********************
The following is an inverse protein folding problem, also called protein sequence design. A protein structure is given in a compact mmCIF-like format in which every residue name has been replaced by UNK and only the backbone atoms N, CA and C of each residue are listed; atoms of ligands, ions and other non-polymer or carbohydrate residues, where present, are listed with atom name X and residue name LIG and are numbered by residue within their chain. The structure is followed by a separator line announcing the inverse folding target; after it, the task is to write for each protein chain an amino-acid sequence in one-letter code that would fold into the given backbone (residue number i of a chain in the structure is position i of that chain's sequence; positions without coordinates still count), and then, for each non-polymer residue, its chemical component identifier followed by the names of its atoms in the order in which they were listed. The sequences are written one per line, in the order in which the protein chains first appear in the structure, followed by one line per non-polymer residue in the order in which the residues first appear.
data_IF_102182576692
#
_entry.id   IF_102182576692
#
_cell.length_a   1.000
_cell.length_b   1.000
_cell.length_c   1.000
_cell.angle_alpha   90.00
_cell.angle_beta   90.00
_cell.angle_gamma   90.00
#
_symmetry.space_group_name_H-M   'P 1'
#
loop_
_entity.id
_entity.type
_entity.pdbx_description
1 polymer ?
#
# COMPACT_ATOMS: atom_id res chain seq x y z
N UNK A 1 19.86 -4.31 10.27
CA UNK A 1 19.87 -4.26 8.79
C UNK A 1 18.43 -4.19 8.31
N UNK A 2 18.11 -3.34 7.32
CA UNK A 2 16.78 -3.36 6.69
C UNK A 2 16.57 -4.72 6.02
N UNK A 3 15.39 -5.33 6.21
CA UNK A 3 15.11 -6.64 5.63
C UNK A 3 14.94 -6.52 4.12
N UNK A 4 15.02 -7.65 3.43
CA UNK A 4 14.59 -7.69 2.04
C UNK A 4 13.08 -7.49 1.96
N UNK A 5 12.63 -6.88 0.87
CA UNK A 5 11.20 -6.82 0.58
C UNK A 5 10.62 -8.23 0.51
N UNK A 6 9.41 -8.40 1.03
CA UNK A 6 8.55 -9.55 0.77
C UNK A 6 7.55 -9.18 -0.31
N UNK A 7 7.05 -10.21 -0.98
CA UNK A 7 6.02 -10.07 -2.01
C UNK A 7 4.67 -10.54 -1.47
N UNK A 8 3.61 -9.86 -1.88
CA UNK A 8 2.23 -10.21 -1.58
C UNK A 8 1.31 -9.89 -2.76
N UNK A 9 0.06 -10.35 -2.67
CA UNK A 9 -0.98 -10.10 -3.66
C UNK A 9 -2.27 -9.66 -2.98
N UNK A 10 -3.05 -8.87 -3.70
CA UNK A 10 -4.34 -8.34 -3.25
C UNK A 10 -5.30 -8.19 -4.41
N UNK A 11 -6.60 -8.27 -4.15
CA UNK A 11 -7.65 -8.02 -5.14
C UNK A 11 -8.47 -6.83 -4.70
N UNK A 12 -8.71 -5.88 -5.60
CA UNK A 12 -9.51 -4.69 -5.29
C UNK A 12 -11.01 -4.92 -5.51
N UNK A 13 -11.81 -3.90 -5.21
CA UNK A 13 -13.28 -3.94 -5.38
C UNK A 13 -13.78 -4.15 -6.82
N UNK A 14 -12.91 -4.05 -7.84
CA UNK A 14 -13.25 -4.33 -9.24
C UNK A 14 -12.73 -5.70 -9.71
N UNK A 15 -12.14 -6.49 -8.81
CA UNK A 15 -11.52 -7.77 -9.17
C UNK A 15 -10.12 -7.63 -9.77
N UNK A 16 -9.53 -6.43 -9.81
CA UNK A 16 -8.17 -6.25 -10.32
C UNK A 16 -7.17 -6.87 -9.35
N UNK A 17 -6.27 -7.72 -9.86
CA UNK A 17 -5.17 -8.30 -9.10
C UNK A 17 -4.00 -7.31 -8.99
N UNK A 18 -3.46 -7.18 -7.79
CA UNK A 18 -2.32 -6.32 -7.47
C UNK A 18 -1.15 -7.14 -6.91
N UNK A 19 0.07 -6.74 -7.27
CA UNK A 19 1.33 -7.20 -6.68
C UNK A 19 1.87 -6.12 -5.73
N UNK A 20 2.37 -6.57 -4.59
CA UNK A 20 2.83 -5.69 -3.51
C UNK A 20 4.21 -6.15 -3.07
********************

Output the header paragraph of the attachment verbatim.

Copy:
The following is an inverse protein folding problem, also called protein sequence design. A protein structure is given in a compact mmCIF-like format in which every residue name has been replaced by UNK and only the backbone atoms N, CA and C of each residue are listed; atoms of ligands, ions and other non-polymer or carbohydrate residues, where present, are listed with atom name X and residue name LIG and are numbered by residue within their chain. The structure is followed by a separator line announcing the inverse folding target; after it, the task is to write for each protein chain an amino-acid sequence in one-letter code that would fold into the given backbone (residue number i of a chain in the structure is position i of that chain's sequence; positions without coordinates still count), and then, for each non-polymer residue, its chemical component identifier followed by the names of its atoms in the order in which they were listed. The sequences are written one per line, in the order in which the protein chains first appear in the structure, followed by one line per non-polymer residue in the order in which the residues first appear.